One of my 2012 Culinary Projects is to make homemade pasta in the four walls of my kitchen. Preferably one that doesn’t involve a pasta machine or chitarra. I have been aiming at gnocchi but well, to make it interesting and funny, I made codette from Domenica Marchetti’s Glorious Pasta of Italy.
It’s basically boiled spinach, pureed then mixed into flour, kneaded into a dough, before you start shaping them into a 10-12 cm length. It was very simple but it does take a lot of time shaping it. Best to do this on the day that you have a lot of things on your mind to sort through.
“I wanted to laugh when I saw ur pasta, I thought that u invented new green bean 😉 but then I ate, and its very gd for me. I’m not sure they need more cooking. So now I’m happy and thinking abt dessert 😉 I love u my super ratatouille chef 🙂 one day I have to make a movie w u 🙂 kisses :* :* “
Now you understand when I say I have a big boy at home.
SPINACH CODETTE WITH MINCED BEEF AND PEAS
(adapted from The Glorious Pasta of Italy by Domenica Marchetti)
serve 1 large portion
100 gr minced beef (or italian sausage, removed from its casing)
1 clove garlic, minced
3-4 tbsp tomato sauce – I used canned tomatoes
1/2 cup frozen peas
freshly grounded black pepper
a quarter recipe of fresh spinach pasta – see note below
- Make the pasta dough and let it rest as directed. Spread a clean tablecloth on a large work surface and dust with the semolina (or all purpose flour). This is where you will put the pasta once it is shaped.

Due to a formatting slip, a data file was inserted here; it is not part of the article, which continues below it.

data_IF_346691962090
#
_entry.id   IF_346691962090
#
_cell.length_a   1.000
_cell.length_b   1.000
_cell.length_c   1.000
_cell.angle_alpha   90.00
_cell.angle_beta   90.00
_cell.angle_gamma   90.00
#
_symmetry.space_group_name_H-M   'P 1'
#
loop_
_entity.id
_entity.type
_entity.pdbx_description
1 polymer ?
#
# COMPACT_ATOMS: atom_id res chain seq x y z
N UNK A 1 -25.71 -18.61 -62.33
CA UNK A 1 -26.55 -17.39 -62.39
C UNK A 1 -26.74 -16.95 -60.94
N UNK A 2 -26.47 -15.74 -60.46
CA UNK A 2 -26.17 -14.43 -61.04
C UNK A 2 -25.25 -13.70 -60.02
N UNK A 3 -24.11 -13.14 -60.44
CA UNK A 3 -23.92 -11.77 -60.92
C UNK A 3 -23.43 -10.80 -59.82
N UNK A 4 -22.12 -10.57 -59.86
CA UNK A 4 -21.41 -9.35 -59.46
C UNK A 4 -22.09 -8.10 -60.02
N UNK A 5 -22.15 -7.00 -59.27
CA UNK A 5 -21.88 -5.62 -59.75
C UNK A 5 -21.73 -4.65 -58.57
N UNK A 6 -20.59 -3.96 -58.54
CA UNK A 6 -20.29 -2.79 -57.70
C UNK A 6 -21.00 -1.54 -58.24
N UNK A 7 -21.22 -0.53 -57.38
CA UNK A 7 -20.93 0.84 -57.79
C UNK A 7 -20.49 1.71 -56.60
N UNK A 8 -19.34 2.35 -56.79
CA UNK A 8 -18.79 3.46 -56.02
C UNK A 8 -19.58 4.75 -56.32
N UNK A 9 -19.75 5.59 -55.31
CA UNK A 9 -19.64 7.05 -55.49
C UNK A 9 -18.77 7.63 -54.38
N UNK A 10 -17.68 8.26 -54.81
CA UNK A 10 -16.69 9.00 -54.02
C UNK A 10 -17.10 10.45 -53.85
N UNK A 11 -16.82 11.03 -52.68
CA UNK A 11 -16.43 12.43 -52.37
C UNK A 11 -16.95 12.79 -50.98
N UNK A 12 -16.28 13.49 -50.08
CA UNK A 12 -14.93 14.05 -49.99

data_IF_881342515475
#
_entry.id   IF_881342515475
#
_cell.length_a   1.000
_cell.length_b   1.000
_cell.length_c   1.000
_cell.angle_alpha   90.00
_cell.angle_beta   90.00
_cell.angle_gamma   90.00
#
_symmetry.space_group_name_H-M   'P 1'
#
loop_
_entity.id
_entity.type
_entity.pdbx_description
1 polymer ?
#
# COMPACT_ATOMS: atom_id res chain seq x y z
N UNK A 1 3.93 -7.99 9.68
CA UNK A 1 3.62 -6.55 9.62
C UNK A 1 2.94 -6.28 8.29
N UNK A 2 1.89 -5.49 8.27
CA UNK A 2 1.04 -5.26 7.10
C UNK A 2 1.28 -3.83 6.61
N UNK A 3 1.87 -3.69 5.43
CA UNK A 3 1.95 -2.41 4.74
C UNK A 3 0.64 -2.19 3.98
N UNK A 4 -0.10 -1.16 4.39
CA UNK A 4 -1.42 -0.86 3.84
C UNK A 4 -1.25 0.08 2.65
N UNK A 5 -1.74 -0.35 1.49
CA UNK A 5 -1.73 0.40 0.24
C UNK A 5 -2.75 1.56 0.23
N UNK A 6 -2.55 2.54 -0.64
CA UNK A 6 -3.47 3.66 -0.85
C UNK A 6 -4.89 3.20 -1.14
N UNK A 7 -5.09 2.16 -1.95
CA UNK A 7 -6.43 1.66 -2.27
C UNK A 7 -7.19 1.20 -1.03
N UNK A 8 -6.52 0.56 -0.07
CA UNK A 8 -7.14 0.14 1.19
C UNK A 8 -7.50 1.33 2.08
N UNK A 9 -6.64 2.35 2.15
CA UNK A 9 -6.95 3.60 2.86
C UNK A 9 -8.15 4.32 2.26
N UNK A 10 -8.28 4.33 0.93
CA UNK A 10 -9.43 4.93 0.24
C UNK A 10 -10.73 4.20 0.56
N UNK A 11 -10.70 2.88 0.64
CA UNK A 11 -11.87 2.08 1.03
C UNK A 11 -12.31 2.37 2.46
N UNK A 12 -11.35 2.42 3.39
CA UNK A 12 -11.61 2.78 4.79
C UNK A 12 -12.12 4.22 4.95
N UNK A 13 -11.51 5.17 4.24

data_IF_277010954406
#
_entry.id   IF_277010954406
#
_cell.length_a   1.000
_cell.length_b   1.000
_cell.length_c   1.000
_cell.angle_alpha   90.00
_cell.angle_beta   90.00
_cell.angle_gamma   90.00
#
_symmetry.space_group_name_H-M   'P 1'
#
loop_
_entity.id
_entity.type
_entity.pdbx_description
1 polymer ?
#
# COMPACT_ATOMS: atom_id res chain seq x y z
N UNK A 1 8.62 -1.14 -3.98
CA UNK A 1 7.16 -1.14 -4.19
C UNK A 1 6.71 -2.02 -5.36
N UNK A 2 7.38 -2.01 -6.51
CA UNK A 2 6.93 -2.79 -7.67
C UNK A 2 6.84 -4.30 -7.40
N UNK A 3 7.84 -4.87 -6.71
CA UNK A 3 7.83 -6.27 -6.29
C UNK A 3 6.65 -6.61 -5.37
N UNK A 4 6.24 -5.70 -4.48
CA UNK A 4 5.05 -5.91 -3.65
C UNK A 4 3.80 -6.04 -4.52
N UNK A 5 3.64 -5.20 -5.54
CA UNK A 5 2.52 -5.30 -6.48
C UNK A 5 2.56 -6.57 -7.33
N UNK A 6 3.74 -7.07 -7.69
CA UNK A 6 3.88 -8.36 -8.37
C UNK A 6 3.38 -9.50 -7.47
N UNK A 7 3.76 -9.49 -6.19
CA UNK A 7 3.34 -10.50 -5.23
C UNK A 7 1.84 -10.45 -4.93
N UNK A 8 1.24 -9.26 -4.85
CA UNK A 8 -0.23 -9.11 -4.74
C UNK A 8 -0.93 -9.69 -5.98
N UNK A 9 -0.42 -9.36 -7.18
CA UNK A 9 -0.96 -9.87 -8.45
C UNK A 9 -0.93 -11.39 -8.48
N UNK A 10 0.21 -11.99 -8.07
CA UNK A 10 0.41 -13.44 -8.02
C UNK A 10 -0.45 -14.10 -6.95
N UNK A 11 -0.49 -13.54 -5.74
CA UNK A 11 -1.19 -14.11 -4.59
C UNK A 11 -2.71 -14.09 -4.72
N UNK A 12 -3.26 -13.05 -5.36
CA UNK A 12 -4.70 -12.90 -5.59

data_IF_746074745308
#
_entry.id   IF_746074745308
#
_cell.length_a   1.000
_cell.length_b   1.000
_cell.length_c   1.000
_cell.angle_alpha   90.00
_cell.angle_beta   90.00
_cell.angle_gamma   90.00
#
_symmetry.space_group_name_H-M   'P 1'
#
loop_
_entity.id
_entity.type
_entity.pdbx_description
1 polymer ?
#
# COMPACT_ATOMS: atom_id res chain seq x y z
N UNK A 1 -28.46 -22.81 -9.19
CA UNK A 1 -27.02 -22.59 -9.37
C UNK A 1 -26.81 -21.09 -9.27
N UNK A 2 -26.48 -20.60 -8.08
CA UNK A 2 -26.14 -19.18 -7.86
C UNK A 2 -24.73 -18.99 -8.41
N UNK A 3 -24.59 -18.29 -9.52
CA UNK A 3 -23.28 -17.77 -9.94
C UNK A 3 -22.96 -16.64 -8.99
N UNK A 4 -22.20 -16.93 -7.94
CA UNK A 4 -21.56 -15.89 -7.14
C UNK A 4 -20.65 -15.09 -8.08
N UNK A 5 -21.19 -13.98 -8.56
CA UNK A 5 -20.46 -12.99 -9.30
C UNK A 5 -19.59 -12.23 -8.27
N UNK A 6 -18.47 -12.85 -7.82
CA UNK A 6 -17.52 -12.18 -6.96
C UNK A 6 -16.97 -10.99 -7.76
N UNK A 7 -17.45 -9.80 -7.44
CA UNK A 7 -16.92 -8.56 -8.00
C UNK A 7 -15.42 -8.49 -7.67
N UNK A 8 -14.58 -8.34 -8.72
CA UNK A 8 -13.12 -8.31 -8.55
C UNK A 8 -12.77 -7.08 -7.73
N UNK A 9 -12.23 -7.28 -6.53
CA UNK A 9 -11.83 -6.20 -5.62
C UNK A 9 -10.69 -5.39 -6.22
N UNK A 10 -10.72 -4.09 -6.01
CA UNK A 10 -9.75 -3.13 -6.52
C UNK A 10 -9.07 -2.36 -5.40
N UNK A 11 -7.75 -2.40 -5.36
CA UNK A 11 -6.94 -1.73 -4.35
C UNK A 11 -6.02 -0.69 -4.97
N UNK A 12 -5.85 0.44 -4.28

- Pinch off a piece of dough about the size of a golf ball and rewrap the remaining dough. Place the piece of dough on a work surface lightly dusted with semolina, and roll it into a rope about the thickness of a finger or fat breadstick.
- Cut the rope crosswise into marble-sized pieces. Working with one piece at a time, roll each piece into a thin strand 10 to 12 cm long and about the thickness of a skinny green bean. As you shape each strand, transfer it to the semolina-dusted cloth. Continue to shape the codette until you have used up all the dough. (If you are serving the codette the same day, you can leave them out on the cloth for up to a couple of hours.)
- Bring a large pot of water to a rolling boil, add salt & OO.
- While the water is heating, heat up the pan and (without oil) spread over the minced beef. Use the back of your spatula to break it into smaller balls. Once they are half cooked and the meat fats has turned liquid, add in the garlic and toss. If it’s too dry, add some OO. Otherwise, if the meat is rich with fats, you won’t need any additional oil.
- Saute the meat until it’s cooked through. Lower the heat to medium, add peas and tomato sauce, and stir occasionally. Season with salt & pepper. Once it’s ready, remove from heat and cover.
- Carefully drop the codette into the boiling water and stir to separate the noodles. Cook the noodles up till al dente, about 15 mins (see note).
- Drain the pasta in a colander set in the sink, reserving about 1 cup of the cooking water.